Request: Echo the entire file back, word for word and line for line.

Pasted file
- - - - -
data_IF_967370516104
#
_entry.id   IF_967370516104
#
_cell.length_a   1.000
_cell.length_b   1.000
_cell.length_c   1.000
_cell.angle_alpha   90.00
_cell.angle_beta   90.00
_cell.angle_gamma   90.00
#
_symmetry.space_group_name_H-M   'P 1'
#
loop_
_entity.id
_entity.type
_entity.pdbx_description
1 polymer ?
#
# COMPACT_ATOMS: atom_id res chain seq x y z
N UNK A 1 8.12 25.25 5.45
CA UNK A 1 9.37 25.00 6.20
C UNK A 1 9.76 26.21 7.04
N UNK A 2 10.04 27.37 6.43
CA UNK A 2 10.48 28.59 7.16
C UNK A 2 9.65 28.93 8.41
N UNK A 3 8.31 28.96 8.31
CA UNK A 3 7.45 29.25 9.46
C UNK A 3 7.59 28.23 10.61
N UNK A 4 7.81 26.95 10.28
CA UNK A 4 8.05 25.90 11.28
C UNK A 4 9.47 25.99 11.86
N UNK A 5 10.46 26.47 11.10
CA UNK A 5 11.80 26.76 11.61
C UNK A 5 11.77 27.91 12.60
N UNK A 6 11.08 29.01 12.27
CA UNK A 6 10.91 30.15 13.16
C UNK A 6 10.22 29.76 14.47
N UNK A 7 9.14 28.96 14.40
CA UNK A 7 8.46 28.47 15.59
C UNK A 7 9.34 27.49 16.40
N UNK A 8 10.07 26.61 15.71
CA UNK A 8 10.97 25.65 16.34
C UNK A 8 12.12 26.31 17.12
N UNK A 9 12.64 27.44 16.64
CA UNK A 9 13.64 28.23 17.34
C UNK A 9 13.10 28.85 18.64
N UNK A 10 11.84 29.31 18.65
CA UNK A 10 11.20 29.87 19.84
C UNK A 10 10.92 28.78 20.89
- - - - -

data_IF_967370516104
#
_entry.id   IF_967370516104
#
_cell.length_a   1.000
_cell.length_b   1.000
_cell.length_c   1.000
_cell.angle_alpha   90.00
_cell.angle_beta   90.00
_cell.angle_gamma   90.00
#
_symmetry.space_group_name_H-M   'P 1'
#
loop_
_entity.id
_entity.type
_entity.pdbx_description
1 polymer ?
#
# COMPACT_ATOMS: atom_id res chain seq x y z
N UNK A 1 8.12 25.25 5.45
CA UNK A 1 9.37 25.00 6.20
C UNK A 1 9.76 26.21 7.04
N UNK A 2 10.04 27.37 6.43
CA UNK A 2 10.48 28.59 7.16
C UNK A 2 9.65 28.93 8.41
N UNK A 3 8.31 28.96 8.31
CA UNK A 3 7.45 29.25 9.46
C UNK A 3 7.59 28.23 10.61
N UNK A 4 7.81 26.95 10.28
CA UNK A 4 8.05 25.90 11.28
C UNK A 4 9.47 25.99 11.86
N UNK A 5 10.46 26.47 11.10
CA UNK A 5 11.80 26.76 11.61
C UNK A 5 11.77 27.91 12.60
N UNK A 6 11.08 29.01 12.27
CA UNK A 6 10.91 30.15 13.16
C UNK A 6 10.22 29.76 14.47
N UNK A 7 9.14 28.96 14.40
CA UNK A 7 8.46 28.47 15.59
C UNK A 7 9.34 27.49 16.40
N UNK A 8 10.07 26.61 15.71
CA UNK A 8 10.97 25.65 16.34
C UNK A 8 12.12 26.31 17.12
N UNK A 9 12.64 27.44 16.64
CA UNK A 9 13.64 28.23 17.34
C UNK A 9 13.10 28.85 18.64
N UNK A 10 11.84 29.31 18.65
CA UNK A 10 11.20 29.87 19.84
C UNK A 10 10.92 28.78 20.89